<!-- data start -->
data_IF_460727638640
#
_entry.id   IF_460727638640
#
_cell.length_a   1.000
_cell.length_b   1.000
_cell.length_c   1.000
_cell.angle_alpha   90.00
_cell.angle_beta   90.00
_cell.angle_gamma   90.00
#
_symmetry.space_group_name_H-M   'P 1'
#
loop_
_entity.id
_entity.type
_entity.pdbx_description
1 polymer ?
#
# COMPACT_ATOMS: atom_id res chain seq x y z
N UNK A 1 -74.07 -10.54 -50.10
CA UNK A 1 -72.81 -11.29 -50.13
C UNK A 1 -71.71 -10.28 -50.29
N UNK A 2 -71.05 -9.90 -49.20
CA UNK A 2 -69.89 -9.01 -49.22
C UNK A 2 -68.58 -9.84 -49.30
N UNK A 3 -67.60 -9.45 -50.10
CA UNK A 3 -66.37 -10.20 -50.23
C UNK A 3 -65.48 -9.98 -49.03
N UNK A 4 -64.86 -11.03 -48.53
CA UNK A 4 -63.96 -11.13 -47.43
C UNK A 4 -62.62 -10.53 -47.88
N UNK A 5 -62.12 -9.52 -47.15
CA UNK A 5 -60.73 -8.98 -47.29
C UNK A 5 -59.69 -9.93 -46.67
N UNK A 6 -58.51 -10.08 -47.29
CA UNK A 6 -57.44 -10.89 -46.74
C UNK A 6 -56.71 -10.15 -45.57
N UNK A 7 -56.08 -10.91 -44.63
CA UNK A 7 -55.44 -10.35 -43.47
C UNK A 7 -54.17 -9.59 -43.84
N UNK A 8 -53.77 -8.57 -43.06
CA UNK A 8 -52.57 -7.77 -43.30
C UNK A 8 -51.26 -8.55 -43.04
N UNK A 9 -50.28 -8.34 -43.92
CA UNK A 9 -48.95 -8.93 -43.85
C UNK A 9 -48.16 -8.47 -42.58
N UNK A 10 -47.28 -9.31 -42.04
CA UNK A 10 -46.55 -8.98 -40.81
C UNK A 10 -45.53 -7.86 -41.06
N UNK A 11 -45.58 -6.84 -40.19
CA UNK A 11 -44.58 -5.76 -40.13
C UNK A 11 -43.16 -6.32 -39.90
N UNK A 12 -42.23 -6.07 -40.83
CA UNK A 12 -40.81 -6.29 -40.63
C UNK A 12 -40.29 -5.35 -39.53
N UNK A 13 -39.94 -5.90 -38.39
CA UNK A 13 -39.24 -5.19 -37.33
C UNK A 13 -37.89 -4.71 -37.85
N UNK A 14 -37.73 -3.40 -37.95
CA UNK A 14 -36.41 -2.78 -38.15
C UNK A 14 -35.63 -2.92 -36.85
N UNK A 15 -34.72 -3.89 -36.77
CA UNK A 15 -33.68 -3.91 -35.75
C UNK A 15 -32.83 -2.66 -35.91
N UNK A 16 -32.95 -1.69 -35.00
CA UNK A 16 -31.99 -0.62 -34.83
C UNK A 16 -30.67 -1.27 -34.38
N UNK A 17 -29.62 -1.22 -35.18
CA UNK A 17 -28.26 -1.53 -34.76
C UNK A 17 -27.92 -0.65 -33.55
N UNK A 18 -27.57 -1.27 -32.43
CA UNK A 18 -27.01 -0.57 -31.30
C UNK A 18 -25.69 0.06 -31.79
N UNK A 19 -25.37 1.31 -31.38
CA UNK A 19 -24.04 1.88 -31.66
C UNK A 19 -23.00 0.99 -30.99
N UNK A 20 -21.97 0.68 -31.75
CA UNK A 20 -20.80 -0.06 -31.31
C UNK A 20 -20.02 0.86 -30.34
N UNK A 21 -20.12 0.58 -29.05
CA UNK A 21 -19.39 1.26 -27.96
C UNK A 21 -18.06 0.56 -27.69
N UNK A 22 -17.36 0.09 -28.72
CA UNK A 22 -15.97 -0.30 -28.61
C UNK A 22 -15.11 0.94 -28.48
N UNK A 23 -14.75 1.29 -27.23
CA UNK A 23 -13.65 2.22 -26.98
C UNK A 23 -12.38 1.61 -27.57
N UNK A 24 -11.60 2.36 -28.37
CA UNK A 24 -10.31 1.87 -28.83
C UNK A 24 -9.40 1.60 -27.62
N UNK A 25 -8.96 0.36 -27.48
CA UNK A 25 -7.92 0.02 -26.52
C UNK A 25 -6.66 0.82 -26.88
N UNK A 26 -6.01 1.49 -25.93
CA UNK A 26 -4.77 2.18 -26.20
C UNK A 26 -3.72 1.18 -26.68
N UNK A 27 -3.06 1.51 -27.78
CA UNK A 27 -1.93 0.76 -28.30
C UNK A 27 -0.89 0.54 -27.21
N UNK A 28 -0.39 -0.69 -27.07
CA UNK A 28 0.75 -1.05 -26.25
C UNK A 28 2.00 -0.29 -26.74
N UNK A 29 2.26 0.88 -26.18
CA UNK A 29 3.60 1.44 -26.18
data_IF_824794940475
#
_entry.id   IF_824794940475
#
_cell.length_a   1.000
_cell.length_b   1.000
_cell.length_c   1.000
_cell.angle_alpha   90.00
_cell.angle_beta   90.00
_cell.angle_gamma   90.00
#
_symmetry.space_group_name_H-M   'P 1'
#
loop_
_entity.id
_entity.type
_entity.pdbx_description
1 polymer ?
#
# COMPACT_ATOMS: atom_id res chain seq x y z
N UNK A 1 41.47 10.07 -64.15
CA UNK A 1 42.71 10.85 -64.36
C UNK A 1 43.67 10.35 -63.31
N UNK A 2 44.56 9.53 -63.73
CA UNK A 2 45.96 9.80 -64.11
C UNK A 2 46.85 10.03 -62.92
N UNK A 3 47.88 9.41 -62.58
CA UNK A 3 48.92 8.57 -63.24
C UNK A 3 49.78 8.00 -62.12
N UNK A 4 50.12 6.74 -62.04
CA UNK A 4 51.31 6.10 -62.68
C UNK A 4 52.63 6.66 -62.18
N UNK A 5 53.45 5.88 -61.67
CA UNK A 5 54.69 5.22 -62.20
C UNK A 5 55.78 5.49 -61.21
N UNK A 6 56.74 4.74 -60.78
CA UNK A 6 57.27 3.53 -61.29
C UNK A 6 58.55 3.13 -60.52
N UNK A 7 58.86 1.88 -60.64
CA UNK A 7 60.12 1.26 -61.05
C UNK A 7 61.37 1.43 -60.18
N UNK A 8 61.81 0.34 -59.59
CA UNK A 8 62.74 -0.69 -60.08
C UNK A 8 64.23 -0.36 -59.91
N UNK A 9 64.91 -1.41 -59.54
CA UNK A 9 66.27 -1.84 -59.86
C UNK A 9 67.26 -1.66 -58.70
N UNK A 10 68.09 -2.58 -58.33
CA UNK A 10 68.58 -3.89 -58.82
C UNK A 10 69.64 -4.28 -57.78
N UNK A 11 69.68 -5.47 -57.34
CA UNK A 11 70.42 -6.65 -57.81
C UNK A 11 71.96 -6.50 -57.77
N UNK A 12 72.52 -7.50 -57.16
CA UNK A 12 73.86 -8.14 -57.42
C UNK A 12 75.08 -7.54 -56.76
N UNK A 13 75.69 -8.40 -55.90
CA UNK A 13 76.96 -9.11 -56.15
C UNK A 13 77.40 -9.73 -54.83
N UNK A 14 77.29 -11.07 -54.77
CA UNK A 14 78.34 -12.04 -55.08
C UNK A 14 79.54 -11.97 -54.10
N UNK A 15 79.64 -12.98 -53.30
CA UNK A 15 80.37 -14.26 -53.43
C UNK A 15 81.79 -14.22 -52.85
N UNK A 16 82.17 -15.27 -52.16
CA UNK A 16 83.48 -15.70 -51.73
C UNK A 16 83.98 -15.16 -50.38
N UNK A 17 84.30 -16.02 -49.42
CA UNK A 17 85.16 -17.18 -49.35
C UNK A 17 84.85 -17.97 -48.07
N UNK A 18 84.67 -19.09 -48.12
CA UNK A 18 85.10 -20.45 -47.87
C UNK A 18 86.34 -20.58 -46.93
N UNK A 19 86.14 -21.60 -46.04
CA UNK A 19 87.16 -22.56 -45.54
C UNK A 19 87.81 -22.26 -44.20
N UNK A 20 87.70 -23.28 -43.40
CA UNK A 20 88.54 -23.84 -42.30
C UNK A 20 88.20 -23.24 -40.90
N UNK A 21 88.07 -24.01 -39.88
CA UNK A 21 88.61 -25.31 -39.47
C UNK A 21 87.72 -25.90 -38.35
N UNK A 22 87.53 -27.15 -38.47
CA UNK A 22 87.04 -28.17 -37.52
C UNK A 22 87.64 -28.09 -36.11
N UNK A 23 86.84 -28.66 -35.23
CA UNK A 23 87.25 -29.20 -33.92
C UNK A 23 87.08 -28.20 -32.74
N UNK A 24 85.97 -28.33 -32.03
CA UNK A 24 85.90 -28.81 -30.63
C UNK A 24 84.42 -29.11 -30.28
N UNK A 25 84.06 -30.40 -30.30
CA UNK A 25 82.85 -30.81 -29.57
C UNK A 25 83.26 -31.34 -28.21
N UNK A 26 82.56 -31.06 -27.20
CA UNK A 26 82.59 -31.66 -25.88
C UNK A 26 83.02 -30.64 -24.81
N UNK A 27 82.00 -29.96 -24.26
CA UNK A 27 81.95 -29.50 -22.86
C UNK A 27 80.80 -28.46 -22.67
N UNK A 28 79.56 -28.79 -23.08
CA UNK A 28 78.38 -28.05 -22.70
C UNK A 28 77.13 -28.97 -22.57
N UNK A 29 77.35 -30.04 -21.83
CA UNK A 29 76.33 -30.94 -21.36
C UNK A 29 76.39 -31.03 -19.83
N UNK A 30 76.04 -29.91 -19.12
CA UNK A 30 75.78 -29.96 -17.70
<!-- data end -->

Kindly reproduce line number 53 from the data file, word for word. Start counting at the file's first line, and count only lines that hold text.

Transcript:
C UNK A 11 -43.16 -6.32 -39.90